September 05, 2017
Recent floods in South Asia have not only hit the public and infrastructure, they have also shown a severe impact on endangered species of the region, displacing many of them.
Intense flooding swept away endangered one-horned rhinos of the Chitwan National Park (CNP), one of the main habitats of endangered one-horned rhinos hosting 606 of the total 645 one-horned rhinos of Nepal, into different areas of West Champaran District of Bihar (India).
With this, forest officials of Nepal and experts from Bihar began their joint rescue operations in search of missing rhinos of Nepal that were swept away into India, informed the Chitwan National Park (CNP) authorities on September 04, 2017.
Authorities further informed that they have so far rescued eight rhinos (three rhino calves and five adult rhinos) and are still continuing their search suspecting more such cases.
“Eight rhinos have already been rescued, but there could be more stranded in India. So, we have been searching for them,” said Nurendra Aryal, Assistant Conservation Officer, CNP.
According to the forest officials’ estimates, around 15 rhinos were swept away into different parts of Bihar due to heavy floods caused by the River Gandak or Narayani in Bihar and Nepal from August 12, 2017. However, there is no information on the status of remaining rhinos.
“At least 15 rhinos from Nepal were swept into West Champaran in the floods that came after very heavy rainfall in the catchment area of the Gandak. There could be more. So far, a joint team of around 250 people from Bihar and Nepal has been able to rescue six of them,” said Amit Kumar, DFO-cum-deputy director of Bettiah-2 forest range in West Champaran on September 01, 2017.
Not just Nepal! Kaziranga National Park of Assam, home to the world’s largest population of rare one-horned rhinos and other endangered species, also suffered a major damage due to recent floods.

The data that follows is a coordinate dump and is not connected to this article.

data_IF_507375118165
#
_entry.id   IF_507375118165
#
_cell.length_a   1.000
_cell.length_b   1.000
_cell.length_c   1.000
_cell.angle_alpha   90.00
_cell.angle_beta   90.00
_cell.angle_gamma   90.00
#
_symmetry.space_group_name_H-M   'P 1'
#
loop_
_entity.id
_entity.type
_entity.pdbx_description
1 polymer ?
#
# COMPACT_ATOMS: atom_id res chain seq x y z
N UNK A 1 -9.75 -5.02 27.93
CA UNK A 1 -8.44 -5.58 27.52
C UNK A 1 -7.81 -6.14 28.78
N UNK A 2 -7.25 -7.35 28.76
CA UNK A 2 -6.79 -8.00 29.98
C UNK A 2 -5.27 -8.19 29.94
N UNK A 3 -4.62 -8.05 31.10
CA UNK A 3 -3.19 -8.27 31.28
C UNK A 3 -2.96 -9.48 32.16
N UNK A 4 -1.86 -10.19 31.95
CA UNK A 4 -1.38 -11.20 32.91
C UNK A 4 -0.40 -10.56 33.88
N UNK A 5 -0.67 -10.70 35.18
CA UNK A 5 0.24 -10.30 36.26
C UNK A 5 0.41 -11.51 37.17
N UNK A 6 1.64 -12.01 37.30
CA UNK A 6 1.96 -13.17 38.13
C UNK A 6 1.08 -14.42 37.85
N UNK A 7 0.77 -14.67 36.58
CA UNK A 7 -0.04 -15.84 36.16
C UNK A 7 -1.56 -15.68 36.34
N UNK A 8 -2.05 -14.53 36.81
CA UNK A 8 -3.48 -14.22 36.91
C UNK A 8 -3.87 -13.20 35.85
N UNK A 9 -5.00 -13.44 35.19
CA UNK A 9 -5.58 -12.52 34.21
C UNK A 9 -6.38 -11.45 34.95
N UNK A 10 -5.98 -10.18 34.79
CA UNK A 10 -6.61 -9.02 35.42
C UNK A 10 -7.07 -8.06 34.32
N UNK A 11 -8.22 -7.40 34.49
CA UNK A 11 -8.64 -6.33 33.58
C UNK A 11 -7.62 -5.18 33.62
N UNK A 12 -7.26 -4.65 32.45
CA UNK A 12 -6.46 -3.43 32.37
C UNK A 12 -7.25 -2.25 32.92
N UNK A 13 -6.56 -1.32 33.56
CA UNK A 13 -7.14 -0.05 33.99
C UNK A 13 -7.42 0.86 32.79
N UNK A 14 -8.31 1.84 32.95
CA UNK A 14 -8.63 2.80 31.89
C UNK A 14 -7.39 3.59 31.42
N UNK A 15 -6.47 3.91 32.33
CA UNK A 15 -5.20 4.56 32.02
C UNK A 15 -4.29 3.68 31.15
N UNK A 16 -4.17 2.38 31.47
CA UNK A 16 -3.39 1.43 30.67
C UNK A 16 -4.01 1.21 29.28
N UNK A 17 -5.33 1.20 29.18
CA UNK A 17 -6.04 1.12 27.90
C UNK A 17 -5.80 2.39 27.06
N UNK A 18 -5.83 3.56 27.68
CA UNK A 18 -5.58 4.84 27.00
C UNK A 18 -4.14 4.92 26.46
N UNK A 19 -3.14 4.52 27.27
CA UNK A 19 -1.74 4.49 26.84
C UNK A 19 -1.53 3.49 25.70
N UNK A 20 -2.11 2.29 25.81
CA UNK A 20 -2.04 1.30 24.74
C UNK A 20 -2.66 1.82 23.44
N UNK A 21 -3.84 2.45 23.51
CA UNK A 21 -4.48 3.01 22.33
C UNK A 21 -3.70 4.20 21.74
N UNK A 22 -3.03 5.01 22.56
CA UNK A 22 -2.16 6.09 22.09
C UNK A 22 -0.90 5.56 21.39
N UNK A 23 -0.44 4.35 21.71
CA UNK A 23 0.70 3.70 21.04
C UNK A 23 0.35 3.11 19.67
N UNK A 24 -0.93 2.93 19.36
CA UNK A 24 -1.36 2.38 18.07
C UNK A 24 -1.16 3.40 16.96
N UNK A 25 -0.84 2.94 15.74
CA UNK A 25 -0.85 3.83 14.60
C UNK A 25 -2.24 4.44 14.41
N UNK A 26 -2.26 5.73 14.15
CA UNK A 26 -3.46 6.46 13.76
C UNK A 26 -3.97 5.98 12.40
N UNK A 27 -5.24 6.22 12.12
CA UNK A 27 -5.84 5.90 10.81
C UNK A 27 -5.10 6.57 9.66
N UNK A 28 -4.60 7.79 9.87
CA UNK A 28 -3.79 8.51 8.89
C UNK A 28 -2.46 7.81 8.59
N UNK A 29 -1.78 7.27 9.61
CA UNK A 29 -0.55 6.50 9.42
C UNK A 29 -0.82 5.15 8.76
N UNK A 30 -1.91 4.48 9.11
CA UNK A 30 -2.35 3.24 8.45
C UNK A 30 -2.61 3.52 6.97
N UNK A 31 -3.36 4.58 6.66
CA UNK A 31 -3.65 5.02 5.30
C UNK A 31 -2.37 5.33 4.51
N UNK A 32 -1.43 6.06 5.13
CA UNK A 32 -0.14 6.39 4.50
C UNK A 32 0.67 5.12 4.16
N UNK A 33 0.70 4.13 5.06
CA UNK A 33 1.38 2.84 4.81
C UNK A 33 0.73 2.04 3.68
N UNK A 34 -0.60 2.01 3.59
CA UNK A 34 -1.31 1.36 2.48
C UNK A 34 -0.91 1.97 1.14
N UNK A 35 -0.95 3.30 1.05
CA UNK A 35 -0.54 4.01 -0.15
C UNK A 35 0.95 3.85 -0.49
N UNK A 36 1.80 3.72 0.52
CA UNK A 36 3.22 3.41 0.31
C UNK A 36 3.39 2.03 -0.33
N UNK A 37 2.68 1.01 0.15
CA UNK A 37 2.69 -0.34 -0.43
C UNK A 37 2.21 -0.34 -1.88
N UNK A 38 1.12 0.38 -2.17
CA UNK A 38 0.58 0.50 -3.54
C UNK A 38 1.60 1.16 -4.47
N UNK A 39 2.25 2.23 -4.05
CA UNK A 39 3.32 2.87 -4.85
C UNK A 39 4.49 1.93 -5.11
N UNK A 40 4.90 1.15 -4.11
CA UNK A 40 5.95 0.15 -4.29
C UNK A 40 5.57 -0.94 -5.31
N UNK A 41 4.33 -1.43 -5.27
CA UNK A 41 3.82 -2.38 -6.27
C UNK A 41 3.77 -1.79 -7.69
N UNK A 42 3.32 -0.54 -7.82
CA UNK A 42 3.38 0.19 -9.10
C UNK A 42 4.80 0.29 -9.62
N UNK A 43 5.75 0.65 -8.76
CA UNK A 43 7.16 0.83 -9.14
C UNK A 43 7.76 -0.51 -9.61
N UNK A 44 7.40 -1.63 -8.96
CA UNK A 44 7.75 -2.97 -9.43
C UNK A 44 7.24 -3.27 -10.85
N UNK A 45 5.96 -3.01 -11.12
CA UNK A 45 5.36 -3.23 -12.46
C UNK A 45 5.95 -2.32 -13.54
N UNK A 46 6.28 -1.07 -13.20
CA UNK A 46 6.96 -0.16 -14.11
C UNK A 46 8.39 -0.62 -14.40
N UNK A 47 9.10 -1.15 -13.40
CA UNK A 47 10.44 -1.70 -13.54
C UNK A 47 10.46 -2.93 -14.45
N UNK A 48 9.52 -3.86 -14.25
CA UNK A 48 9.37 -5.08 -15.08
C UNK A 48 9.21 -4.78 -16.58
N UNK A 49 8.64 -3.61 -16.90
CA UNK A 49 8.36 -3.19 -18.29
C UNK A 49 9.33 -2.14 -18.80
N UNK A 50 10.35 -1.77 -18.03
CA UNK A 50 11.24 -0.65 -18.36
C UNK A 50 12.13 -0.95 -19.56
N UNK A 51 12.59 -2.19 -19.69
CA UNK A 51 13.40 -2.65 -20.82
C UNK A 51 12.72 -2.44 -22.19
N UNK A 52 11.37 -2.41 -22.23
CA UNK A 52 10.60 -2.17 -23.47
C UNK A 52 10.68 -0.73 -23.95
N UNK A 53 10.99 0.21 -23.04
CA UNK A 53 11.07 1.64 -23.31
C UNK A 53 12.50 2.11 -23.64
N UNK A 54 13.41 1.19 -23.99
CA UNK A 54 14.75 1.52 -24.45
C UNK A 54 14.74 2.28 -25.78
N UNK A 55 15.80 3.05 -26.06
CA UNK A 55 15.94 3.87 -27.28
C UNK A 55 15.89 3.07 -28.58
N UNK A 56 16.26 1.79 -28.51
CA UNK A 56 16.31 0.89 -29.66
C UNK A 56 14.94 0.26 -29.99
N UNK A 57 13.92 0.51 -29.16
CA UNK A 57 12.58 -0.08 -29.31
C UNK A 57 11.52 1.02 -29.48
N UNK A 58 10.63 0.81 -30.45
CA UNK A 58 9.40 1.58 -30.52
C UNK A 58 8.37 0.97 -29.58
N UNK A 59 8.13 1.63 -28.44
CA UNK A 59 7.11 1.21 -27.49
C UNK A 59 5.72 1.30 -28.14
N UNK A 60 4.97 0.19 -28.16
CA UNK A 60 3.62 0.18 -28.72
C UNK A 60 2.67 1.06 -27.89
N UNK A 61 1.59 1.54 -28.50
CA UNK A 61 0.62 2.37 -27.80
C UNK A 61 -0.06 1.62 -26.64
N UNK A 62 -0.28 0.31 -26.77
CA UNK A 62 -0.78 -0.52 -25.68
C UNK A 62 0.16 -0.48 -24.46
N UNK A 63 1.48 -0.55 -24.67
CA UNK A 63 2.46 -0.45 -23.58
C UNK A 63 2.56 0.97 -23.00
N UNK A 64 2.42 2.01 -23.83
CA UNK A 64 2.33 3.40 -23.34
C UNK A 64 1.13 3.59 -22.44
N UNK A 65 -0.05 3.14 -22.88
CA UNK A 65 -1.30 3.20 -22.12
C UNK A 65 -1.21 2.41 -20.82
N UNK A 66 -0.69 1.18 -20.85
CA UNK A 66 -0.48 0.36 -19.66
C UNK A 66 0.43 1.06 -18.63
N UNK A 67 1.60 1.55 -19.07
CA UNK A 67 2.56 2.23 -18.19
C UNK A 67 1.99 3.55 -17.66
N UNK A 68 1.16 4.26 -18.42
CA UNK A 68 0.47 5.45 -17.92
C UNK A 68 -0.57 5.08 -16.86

According to Kaziranga Director Satyendra Singh, rescue teams have recovered 225 dead animals since August 12, 2017, with 15 of them were rhinos (as of September 21, 2017).
“Nearly 200 deer, four elephant calves, four wild boars, two water buffaloes and one porcupine were among the other animals found dead in Kaziranga, which is still 20 percent under water. A Bengal tiger also died in a fight with a herd of elephants. It is possible that due to floods, there was a space crunch and it led to a territorial conflict,” informed Singh on September 21, 2017.
Speaking about the joint rescue operation being undertaken by officials of both the countries, Additional Principal Chief Conservator of Forest (Wildlife) of Bihar Bharat Jyoti said, “The joint operation is a great opportunity for us and a progressive step in mutual cooperation between India and Nepal to save wildlife.”
Bharat Jyoti also informed that officials from both the countries are going to discuss trans-boundary arrangements on wild animals, biodiversity and conservation later in September 2017, in New Delhi. Valmikinagar Tiger Reserve in Bihar and Dudhwa National Park in Uttar Pradesh are contiguous to the forests in Nepal, he added.
A team of veterinary and CNP officials have been in India since August 15, 2017 and a joint team of more than 250 people from Bihar and Nepal were in search of missing rhinos (as of September 01, 2017).